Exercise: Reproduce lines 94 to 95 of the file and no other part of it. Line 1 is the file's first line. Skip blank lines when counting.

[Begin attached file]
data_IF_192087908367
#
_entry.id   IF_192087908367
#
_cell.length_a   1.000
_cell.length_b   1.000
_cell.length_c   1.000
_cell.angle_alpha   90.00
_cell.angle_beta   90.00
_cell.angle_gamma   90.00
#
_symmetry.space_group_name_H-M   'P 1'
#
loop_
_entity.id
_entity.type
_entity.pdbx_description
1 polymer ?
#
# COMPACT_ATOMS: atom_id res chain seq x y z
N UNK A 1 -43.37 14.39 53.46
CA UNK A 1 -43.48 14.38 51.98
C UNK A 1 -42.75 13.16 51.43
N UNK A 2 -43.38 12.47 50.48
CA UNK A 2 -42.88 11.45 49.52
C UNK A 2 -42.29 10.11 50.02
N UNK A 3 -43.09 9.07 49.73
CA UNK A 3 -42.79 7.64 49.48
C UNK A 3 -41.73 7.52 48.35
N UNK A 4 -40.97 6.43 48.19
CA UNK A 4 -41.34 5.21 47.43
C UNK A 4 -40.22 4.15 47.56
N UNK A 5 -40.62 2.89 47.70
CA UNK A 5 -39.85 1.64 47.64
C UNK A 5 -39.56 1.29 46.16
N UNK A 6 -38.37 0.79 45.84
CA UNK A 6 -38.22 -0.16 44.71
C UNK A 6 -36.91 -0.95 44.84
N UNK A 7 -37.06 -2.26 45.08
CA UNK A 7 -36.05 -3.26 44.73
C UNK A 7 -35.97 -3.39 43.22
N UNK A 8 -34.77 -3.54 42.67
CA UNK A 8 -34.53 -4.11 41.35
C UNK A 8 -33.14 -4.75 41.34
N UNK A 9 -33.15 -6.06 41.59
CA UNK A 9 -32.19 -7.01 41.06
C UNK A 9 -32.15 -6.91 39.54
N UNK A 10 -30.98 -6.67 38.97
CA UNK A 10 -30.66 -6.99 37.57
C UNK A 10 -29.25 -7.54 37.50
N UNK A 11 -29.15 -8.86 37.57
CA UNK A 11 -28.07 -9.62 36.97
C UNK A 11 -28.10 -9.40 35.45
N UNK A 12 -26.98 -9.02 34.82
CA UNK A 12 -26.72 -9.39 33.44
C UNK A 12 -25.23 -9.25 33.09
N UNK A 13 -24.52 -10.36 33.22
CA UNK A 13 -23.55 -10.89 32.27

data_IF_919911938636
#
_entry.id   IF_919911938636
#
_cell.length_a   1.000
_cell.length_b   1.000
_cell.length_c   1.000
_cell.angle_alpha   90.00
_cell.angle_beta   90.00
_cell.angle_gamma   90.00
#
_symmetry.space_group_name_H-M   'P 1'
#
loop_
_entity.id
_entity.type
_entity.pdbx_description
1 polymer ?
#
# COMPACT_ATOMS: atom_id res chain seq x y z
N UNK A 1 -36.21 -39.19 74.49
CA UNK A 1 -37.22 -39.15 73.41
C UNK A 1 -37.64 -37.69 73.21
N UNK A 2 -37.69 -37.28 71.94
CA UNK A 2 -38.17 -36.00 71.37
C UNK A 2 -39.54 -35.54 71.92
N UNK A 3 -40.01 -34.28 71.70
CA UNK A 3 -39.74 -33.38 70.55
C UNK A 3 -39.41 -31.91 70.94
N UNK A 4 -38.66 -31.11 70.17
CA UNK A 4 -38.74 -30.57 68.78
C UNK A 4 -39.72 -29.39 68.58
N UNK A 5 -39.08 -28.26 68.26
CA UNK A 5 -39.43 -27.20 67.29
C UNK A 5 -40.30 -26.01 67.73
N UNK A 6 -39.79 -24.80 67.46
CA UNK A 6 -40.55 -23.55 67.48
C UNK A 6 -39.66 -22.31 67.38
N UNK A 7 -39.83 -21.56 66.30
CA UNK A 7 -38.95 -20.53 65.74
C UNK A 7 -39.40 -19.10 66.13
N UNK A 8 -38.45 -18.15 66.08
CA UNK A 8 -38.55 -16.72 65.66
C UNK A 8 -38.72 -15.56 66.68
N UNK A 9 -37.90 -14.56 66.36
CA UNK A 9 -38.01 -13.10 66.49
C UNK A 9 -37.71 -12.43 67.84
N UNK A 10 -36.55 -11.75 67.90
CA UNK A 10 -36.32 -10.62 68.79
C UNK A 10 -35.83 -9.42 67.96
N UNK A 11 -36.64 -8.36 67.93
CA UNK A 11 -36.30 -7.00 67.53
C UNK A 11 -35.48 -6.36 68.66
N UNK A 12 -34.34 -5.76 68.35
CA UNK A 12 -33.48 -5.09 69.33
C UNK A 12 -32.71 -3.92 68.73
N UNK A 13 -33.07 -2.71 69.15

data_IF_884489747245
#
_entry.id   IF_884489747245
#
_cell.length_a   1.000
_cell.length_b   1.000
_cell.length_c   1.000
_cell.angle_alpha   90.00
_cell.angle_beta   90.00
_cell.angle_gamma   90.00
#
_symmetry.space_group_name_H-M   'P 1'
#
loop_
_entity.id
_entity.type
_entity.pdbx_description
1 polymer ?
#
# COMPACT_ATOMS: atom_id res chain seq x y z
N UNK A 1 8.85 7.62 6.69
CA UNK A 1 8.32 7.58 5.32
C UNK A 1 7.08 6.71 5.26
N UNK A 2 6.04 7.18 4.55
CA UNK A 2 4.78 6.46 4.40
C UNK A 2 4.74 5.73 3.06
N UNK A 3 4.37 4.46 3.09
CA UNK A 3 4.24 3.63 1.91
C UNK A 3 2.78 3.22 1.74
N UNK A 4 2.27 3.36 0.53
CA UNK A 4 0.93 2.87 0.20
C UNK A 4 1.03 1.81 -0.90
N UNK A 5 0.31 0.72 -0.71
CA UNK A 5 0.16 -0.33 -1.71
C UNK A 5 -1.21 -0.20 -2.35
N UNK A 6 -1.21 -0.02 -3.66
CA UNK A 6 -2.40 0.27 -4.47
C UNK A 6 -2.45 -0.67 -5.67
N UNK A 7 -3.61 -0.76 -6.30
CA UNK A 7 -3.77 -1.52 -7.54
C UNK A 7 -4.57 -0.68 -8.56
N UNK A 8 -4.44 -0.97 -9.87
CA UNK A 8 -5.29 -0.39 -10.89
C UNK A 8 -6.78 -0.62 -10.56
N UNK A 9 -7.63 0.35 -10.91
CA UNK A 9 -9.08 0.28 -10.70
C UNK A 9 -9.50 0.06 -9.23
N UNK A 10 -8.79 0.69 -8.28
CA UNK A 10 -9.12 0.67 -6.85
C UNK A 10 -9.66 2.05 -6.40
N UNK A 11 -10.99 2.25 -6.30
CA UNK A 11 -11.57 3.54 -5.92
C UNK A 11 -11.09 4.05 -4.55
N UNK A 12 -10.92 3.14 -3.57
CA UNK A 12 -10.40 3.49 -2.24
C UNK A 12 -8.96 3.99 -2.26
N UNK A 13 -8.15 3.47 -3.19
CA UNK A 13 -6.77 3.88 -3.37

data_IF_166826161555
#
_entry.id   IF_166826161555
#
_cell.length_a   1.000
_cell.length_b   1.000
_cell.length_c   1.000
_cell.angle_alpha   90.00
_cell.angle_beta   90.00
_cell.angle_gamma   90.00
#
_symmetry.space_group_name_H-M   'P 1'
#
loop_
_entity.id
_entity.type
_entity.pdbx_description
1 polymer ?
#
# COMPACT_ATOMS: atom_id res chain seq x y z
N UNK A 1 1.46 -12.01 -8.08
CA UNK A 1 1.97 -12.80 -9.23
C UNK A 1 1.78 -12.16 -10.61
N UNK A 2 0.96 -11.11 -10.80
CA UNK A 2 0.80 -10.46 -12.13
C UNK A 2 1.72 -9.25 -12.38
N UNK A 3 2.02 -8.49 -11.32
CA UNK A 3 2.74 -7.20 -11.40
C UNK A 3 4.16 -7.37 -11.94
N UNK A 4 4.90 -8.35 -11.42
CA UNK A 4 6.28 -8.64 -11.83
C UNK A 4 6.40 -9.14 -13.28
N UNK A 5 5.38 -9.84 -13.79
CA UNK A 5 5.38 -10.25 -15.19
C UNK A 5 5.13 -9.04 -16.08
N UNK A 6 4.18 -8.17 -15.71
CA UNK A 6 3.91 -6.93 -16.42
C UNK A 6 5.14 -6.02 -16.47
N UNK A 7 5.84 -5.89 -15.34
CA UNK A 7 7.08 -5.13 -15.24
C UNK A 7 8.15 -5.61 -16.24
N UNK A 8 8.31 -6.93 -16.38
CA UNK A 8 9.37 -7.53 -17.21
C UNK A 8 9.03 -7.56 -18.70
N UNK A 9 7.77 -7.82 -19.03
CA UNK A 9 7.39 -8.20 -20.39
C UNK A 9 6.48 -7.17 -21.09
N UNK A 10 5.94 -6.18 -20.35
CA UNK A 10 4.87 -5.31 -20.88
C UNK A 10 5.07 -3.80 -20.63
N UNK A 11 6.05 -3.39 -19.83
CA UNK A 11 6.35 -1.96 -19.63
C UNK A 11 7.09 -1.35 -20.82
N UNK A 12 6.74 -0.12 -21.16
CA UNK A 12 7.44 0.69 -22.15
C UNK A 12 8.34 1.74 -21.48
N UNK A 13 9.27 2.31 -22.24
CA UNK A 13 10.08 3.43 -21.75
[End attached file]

N UNK A 6 -39.79 -24.80 67.46
CA UNK A 6 -40.55 -23.55 67.48